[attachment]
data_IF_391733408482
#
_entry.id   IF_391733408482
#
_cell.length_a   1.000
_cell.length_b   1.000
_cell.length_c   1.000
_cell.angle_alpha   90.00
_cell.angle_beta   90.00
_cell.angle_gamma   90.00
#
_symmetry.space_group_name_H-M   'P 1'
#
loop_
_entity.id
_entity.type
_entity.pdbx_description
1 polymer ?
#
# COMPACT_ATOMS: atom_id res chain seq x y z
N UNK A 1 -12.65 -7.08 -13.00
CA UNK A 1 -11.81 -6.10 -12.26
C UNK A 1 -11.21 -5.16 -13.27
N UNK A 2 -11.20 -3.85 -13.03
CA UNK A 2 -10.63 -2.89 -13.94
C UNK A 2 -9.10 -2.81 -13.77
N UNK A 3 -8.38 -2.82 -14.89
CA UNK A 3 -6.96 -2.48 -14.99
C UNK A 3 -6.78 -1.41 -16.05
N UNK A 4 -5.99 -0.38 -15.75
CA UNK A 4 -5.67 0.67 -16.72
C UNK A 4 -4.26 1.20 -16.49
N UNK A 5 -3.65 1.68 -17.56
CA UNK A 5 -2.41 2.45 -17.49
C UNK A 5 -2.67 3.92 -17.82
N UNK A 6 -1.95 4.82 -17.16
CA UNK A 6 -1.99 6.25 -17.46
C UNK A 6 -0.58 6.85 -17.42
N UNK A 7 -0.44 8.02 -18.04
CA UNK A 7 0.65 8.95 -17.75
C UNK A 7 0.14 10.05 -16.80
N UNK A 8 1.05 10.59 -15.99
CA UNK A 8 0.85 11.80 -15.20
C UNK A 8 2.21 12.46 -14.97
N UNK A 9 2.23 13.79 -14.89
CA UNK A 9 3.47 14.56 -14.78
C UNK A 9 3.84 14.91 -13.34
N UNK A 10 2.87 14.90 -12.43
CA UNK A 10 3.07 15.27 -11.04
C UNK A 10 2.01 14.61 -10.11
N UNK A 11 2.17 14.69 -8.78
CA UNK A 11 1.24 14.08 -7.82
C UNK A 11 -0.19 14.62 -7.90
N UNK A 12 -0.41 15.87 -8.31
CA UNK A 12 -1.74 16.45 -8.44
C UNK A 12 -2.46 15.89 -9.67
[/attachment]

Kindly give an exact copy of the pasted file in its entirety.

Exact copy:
data_IF_391733408482
#
_entry.id   IF_391733408482
#
_cell.length_a   1.000
_cell.length_b   1.000
_cell.length_c   1.000
_cell.angle_alpha   90.00
_cell.angle_beta   90.00
_cell.angle_gamma   90.00
#
_symmetry.space_group_name_H-M   'P 1'
#
loop_
_entity.id
_entity.type
_entity.pdbx_description
1 polymer ?
#
# COMPACT_ATOMS: atom_id res chain seq x y z
N UNK A 1 -12.65 -7.08 -13.00
CA UNK A 1 -11.81 -6.10 -12.26
C UNK A 1 -11.21 -5.16 -13.27
N UNK A 2 -11.20 -3.85 -13.03
CA UNK A 2 -10.63 -2.89 -13.94
C UNK A 2 -9.10 -2.81 -13.77
N UNK A 3 -8.38 -2.82 -14.89
CA UNK A 3 -6.96 -2.48 -14.99
C UNK A 3 -6.78 -1.41 -16.05
N UNK A 4 -5.99 -0.38 -15.75
CA UNK A 4 -5.67 0.67 -16.72
C UNK A 4 -4.26 1.20 -16.49
N UNK A 5 -3.65 1.68 -17.56
CA UNK A 5 -2.41 2.45 -17.49
C UNK A 5 -2.67 3.92 -17.82
N UNK A 6 -1.95 4.82 -17.16
CA UNK A 6 -1.99 6.25 -17.46
C UNK A 6 -0.58 6.85 -17.42
N UNK A 7 -0.44 8.02 -18.04
CA UNK A 7 0.65 8.95 -17.75
C UNK A 7 0.14 10.05 -16.80
N UNK A 8 1.05 10.59 -15.99
CA UNK A 8 0.85 11.80 -15.20
C UNK A 8 2.21 12.46 -14.97
N UNK A 9 2.23 13.79 -14.89
CA UNK A 9 3.47 14.56 -14.78
C UNK A 9 3.84 14.91 -13.34
N UNK A 10 2.87 14.90 -12.43
CA UNK A 10 3.07 15.27 -11.04
C UNK A 10 2.01 14.61 -10.11
N UNK A 11 2.17 14.69 -8.78
CA UNK A 11 1.24 14.08 -7.82
C UNK A 11 -0.19 14.62 -7.90
N UNK A 12 -0.41 15.87 -8.31
CA UNK A 12 -1.74 16.45 -8.44
C UNK A 12 -2.46 15.89 -9.67